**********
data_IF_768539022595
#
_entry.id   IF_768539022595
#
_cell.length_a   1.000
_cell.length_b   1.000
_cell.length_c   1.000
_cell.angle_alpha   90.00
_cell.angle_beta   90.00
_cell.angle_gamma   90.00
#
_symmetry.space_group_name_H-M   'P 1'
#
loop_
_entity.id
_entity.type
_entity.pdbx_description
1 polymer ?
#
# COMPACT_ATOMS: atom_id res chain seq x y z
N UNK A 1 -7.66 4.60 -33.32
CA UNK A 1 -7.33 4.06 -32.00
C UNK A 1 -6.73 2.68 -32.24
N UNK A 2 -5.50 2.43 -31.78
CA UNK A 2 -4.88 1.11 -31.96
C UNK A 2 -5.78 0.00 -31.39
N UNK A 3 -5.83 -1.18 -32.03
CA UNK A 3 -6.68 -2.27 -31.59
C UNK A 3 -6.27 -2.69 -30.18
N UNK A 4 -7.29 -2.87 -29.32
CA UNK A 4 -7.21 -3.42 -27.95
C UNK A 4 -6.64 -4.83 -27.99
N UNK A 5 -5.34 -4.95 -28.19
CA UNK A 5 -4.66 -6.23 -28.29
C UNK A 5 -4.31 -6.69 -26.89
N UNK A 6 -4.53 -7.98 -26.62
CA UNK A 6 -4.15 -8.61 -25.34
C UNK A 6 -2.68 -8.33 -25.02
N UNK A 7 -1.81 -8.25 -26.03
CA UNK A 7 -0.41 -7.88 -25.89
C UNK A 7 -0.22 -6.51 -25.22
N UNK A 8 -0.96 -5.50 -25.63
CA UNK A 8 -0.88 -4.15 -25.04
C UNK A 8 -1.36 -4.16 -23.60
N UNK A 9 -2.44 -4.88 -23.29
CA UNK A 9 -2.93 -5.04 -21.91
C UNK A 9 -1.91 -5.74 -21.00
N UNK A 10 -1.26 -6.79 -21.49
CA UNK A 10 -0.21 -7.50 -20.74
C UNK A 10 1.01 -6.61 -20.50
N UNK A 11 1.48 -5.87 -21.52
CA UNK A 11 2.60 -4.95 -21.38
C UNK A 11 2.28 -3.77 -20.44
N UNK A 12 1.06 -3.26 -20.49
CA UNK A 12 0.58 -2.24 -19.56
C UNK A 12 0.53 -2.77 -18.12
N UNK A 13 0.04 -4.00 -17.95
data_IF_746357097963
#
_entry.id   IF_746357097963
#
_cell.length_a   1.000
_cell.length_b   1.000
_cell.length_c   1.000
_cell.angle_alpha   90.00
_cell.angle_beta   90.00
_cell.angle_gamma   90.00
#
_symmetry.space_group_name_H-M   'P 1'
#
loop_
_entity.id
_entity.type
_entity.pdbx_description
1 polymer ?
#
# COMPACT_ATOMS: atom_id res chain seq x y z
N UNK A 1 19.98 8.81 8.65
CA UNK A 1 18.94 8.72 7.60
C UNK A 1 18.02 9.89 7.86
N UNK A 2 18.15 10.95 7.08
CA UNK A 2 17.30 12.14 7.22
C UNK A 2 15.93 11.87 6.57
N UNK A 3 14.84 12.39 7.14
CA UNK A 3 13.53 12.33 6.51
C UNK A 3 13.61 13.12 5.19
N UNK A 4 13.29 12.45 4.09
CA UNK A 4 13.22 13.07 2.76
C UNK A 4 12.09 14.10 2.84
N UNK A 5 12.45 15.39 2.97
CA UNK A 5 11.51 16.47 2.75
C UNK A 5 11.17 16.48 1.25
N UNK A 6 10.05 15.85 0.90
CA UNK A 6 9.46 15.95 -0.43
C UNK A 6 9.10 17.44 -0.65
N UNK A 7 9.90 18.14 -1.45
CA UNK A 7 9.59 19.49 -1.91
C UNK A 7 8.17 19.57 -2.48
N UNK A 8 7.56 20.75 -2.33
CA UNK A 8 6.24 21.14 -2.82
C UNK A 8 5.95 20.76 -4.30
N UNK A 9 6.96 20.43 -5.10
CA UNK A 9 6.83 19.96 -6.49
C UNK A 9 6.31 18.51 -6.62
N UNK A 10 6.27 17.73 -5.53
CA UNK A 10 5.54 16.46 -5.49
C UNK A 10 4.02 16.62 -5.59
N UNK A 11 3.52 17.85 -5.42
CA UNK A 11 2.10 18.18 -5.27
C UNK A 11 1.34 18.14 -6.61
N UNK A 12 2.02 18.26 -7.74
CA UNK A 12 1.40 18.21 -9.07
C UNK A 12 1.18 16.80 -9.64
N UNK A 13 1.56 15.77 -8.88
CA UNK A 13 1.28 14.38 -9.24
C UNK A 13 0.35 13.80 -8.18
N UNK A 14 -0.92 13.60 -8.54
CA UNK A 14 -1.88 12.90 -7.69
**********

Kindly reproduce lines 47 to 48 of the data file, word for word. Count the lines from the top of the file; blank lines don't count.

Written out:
C UNK A 9 -1.91 -5.74 -21.00
N UNK A 10 -1.26 -6.79 -21.49